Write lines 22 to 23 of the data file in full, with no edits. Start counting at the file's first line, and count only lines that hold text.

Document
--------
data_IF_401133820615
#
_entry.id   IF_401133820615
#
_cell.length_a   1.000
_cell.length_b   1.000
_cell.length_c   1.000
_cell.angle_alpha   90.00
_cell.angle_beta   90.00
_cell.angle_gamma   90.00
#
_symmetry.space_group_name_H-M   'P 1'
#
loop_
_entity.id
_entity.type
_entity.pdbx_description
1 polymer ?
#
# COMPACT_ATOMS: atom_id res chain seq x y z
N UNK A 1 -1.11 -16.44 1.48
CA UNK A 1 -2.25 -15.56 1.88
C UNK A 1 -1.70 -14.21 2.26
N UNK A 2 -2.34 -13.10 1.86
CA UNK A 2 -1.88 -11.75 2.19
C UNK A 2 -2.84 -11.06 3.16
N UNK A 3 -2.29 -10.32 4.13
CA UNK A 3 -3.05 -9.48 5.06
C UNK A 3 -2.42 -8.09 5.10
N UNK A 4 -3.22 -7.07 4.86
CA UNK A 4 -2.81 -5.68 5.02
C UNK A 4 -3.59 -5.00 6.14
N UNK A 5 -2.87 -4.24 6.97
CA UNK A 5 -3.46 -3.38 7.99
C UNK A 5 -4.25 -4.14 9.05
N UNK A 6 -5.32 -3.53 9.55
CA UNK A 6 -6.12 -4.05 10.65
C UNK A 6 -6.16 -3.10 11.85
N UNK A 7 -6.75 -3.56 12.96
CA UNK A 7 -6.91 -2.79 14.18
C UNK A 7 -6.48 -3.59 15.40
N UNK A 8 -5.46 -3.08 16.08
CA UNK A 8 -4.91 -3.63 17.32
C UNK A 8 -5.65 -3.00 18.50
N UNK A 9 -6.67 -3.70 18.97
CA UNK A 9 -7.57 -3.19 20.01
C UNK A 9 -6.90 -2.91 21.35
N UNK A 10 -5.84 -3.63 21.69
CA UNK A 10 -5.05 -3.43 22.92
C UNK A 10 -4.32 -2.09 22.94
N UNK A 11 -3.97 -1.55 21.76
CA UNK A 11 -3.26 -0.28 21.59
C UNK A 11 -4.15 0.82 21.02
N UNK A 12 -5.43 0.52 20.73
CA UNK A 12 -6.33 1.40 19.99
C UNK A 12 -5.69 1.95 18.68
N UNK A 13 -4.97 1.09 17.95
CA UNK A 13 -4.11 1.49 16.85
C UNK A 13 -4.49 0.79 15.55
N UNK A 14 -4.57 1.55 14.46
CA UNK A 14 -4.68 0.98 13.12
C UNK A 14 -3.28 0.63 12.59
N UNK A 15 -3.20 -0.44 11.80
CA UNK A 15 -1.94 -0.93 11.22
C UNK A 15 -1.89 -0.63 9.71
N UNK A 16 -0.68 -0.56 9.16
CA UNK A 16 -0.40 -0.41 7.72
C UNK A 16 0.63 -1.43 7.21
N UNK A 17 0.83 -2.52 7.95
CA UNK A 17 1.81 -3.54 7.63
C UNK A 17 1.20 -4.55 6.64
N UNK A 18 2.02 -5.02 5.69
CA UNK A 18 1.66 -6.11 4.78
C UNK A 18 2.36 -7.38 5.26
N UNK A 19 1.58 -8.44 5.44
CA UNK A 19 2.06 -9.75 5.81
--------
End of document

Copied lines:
CA UNK A 1 -2.25 -15.56 1.88
C UNK A 1 -1.70 -14.21 2.26